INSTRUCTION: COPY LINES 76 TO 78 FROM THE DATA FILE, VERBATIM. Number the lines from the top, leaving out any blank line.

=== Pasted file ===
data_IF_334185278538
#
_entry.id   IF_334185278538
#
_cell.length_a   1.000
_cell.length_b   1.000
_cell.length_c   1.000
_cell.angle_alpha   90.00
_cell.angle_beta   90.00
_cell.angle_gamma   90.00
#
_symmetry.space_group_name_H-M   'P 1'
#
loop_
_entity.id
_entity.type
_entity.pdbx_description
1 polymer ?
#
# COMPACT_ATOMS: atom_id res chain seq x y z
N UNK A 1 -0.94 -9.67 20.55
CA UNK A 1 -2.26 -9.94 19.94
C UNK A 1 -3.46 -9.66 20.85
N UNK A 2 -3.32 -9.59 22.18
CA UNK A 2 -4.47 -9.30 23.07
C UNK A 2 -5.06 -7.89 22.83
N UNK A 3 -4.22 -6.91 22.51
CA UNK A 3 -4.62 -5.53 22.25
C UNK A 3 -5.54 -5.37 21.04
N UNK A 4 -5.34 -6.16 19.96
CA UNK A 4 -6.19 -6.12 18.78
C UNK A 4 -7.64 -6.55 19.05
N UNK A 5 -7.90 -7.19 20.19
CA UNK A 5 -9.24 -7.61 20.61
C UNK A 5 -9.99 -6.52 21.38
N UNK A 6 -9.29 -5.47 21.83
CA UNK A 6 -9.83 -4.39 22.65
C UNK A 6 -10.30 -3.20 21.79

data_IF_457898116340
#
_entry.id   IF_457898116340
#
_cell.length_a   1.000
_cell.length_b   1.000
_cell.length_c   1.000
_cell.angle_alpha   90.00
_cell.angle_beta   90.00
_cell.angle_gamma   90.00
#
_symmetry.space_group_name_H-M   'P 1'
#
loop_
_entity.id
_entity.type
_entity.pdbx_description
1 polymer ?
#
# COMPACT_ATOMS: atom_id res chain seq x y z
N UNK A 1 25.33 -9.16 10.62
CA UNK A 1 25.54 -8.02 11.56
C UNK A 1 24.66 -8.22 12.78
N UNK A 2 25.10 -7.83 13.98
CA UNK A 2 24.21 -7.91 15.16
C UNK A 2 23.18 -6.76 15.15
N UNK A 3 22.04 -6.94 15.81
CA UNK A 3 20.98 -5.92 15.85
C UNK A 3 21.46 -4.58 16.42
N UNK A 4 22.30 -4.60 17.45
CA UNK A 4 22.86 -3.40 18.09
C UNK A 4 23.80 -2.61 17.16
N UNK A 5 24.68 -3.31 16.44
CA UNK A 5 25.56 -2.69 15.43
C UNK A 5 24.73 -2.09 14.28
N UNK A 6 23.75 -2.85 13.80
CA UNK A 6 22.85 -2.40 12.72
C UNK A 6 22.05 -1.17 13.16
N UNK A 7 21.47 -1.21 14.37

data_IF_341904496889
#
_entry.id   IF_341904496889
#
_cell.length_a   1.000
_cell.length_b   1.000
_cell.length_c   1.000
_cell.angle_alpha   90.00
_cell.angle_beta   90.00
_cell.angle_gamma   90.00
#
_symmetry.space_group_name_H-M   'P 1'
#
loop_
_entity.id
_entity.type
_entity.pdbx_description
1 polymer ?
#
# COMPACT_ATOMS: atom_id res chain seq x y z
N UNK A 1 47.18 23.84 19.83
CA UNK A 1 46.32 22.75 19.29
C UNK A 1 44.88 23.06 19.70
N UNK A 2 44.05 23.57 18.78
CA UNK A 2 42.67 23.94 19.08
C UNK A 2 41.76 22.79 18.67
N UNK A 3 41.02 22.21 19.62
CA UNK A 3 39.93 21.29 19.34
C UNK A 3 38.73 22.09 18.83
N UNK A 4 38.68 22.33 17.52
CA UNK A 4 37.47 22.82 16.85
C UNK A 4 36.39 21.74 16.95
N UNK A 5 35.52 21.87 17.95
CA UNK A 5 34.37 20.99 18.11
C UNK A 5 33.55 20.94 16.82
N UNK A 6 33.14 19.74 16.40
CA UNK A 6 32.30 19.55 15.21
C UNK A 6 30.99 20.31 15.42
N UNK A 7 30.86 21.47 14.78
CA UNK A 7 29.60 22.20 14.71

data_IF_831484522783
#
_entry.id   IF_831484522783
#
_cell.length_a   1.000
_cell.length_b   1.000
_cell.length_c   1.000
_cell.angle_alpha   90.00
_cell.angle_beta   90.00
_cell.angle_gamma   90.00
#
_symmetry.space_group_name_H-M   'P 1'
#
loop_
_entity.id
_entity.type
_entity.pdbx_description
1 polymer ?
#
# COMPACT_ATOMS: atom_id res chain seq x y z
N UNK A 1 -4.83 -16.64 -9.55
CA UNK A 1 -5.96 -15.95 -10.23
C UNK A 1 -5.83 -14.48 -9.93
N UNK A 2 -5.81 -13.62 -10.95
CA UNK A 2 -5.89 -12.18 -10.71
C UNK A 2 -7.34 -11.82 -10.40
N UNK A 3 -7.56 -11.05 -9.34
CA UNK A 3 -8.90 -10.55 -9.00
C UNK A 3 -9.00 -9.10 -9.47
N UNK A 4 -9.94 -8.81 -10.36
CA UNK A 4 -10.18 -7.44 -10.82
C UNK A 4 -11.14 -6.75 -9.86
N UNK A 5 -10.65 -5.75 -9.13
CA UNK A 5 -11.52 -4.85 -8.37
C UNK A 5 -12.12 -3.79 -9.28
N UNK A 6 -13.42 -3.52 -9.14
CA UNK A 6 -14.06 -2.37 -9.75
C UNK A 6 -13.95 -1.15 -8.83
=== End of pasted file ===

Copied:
C UNK A 6 22.05 -1.17 13.16
N UNK A 7 21.47 -1.21 14.37

data_IF_341904496889